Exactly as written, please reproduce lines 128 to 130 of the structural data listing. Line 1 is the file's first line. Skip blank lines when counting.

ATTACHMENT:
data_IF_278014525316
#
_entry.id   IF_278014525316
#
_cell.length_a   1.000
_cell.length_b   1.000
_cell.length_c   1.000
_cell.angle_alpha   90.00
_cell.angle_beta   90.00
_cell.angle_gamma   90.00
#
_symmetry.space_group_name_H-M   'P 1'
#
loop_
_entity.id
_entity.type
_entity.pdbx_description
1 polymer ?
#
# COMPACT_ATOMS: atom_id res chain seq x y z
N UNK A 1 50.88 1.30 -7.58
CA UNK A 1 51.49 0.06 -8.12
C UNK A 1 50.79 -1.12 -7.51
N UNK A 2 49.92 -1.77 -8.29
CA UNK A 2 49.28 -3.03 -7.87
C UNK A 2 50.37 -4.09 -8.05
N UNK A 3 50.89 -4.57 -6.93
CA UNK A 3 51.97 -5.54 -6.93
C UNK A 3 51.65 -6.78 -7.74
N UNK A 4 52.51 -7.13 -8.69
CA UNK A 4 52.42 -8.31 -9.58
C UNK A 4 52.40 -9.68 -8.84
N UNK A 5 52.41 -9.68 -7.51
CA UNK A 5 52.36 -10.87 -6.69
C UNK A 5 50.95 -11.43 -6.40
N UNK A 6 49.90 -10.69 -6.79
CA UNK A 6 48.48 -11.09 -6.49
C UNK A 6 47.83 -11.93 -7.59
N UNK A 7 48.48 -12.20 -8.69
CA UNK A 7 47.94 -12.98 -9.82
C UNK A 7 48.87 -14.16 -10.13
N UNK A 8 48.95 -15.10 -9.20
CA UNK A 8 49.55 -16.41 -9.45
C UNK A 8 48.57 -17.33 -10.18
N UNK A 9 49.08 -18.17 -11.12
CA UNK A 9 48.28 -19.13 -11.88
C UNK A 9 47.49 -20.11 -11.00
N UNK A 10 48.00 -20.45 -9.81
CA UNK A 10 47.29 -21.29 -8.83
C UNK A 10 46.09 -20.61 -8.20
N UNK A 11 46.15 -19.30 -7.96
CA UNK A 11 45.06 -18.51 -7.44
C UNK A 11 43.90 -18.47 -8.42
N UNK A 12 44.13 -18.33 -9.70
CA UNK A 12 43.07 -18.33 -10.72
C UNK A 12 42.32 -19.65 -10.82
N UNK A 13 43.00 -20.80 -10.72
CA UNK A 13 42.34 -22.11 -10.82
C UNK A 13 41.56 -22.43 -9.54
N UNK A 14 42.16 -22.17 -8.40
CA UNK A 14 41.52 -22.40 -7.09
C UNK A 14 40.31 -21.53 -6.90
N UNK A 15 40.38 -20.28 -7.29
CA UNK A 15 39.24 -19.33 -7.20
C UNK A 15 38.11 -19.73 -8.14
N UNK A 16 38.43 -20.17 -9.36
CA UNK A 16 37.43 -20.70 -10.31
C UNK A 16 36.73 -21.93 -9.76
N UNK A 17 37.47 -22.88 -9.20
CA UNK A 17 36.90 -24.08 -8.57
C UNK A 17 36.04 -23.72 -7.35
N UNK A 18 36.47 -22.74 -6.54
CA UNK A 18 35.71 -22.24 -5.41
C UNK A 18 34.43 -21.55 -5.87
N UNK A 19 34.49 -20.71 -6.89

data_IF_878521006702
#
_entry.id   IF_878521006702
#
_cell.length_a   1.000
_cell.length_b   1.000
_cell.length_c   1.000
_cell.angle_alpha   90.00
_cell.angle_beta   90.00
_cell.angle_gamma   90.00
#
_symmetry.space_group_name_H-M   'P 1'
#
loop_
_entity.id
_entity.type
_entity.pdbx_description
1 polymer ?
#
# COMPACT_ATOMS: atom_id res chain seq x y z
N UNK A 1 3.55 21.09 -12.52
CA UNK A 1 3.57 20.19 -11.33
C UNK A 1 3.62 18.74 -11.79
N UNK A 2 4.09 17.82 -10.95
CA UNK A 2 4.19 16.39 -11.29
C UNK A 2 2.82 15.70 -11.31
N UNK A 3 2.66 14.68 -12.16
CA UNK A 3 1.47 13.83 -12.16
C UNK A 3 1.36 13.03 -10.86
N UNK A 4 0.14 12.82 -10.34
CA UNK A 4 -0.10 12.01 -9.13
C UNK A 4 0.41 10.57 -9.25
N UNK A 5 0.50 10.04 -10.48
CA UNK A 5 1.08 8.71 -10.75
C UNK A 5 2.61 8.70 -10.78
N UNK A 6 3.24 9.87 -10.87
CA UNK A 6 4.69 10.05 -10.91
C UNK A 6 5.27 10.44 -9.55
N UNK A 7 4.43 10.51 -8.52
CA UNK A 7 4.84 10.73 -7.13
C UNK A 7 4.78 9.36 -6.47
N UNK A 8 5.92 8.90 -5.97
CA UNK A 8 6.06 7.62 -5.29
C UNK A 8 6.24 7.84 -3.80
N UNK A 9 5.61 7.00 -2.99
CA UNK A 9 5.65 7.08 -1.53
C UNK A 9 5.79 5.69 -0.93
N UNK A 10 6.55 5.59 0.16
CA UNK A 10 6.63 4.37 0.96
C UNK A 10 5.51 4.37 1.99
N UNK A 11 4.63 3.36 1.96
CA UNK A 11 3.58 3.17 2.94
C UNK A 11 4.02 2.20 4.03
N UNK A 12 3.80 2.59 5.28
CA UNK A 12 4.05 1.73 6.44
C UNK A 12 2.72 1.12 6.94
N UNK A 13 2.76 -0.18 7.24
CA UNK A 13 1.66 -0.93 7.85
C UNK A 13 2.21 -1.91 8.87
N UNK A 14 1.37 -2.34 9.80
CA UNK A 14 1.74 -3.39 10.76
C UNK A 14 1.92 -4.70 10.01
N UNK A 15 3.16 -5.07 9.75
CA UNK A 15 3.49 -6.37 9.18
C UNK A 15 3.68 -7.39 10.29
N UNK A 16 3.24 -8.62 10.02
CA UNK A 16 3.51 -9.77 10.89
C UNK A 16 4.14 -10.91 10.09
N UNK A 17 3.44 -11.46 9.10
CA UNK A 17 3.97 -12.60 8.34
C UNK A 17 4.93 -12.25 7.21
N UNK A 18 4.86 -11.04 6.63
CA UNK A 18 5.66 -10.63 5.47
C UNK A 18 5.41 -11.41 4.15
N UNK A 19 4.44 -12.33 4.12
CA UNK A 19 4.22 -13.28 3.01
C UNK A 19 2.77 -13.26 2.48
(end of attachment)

C UNK A 11 4.02 2.20 4.03
N UNK A 12 3.80 2.59 5.28
CA UNK A 12 4.05 1.73 6.44